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Winter Moths: Tree warden asks residents to report concentrations

Winter moths have been sighted in town and the town's tree warden is asking residents' help in pinpointing their concentrations.

Click image to report winter-moth sightings using our online form, or contact Tree Warden Todd Robbins,


The small, light-brown males have begun to appear around porch lights and headlights, Tree Warden Todd Robbins said. "The hatch just occurred on Thanksgiving and the bands are now collecting," he said, referring to the sticky material that has been wrapped near the bases of town trees to capture flightless females before they lay their eggs. Many residents have banded trees on their property as well.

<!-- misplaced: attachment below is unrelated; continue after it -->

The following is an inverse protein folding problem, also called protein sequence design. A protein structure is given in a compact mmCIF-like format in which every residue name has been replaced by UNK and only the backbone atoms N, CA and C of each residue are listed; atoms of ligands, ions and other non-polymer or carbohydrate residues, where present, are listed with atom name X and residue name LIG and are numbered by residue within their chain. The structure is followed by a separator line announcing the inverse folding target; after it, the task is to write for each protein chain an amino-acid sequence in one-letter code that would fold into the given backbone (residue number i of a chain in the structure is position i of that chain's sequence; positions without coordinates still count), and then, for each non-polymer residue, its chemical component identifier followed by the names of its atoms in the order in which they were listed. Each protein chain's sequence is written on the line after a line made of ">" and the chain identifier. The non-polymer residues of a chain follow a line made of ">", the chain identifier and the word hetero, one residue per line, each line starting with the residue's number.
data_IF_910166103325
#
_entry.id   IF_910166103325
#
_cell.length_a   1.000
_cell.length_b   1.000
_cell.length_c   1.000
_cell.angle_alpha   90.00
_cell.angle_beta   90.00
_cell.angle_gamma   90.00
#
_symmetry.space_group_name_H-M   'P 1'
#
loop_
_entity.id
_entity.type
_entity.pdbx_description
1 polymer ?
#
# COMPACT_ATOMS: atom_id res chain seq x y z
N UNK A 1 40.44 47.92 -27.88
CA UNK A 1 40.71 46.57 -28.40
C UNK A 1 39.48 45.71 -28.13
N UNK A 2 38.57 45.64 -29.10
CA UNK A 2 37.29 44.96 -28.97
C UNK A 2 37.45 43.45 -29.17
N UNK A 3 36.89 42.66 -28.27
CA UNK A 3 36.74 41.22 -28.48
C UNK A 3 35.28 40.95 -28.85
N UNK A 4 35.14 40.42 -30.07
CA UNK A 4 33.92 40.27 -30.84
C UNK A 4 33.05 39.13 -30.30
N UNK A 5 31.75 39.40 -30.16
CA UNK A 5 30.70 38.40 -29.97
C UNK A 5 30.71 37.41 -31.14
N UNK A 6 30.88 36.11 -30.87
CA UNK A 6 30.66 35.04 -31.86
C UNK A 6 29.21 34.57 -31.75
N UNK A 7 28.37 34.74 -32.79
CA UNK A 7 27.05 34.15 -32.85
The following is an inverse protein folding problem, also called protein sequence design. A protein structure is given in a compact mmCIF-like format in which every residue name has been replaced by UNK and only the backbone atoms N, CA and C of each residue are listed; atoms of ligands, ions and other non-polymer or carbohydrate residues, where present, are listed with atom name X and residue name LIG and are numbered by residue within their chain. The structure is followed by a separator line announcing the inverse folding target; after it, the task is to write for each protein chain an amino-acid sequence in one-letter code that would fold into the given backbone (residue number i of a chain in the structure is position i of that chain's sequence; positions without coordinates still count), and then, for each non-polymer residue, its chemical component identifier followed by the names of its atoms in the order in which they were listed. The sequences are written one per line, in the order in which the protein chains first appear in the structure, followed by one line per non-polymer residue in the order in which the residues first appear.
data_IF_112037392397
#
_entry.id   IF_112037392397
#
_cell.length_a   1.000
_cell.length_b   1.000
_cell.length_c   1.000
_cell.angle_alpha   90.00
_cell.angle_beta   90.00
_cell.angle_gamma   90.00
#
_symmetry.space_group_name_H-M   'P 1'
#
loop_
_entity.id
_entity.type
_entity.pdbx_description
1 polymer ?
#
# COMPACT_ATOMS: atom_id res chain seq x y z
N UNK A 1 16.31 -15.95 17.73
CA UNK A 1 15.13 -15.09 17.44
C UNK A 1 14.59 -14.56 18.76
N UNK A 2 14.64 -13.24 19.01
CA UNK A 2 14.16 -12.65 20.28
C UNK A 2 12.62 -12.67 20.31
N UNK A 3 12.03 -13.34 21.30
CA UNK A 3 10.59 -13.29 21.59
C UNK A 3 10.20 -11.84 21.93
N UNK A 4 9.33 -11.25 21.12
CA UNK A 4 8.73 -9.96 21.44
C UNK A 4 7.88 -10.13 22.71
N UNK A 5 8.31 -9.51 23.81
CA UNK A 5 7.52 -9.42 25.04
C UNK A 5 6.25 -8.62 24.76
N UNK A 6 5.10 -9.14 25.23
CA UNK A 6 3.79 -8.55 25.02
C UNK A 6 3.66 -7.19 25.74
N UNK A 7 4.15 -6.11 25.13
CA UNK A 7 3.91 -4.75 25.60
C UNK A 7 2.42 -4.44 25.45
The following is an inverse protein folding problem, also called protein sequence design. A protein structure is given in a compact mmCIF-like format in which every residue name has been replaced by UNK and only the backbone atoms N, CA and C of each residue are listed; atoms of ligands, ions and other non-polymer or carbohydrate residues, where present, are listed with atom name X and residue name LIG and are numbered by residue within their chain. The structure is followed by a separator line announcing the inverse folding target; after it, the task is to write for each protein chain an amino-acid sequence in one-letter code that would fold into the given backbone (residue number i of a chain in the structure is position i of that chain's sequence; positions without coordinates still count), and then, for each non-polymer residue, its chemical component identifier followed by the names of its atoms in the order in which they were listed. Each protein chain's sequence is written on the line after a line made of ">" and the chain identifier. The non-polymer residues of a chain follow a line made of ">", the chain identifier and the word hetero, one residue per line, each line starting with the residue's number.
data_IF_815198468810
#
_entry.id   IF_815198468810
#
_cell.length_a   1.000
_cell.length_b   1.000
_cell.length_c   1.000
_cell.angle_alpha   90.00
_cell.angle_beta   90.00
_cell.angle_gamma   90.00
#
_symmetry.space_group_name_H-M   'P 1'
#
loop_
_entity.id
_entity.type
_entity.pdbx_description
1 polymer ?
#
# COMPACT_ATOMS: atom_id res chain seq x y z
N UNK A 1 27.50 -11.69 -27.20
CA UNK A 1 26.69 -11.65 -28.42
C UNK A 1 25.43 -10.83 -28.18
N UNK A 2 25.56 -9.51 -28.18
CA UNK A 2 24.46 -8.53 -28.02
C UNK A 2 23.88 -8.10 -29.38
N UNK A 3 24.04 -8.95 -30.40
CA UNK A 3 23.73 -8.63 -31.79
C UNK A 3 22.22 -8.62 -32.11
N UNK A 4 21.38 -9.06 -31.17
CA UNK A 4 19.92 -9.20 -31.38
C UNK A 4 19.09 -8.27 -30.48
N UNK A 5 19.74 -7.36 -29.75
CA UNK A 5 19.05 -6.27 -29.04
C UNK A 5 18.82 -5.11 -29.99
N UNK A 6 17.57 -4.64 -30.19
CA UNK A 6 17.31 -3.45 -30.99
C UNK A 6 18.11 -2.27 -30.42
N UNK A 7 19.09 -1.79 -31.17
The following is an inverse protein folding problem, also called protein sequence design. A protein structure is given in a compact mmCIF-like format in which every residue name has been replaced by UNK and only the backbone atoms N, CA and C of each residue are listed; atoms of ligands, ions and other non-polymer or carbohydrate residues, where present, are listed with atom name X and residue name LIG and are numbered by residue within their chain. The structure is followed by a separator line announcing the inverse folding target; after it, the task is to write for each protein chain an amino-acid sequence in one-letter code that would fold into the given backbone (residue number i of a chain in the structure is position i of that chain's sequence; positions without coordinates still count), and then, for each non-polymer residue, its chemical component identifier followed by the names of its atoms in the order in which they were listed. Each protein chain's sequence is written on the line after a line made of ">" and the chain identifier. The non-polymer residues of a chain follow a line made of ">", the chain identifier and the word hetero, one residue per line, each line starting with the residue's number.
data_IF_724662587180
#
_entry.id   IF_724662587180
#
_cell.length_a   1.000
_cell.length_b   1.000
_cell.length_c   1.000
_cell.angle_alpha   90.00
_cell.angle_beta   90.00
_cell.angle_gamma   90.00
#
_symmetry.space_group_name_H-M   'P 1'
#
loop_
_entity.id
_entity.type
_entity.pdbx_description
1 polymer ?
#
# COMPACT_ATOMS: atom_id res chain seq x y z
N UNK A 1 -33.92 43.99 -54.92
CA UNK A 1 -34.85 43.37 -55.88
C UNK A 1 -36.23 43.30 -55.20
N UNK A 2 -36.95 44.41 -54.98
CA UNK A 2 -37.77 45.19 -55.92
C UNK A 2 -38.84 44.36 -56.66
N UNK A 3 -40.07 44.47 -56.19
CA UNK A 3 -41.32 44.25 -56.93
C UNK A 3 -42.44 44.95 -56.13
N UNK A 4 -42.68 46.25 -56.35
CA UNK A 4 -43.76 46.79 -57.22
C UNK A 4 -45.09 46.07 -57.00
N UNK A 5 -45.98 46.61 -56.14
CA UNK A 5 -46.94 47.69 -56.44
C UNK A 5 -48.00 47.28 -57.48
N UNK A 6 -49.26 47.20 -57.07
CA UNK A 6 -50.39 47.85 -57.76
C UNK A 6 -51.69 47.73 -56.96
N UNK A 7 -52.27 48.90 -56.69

Residents sighting concentrations of male and/or female winter moths are asked to report their findings to Robbins. A reporting form is available for use on this website.

Winter moths are invasive insects that threatens hardwoods, including maple, ashes and oaks; and fruit trees. Repeated defoliation by winter-moth larvae in the spring will lead to the tree's death.

Earlier this month, dozens of volunteers assisted in banding trees in Fort Williams Park to protect against winter-moth defoliation.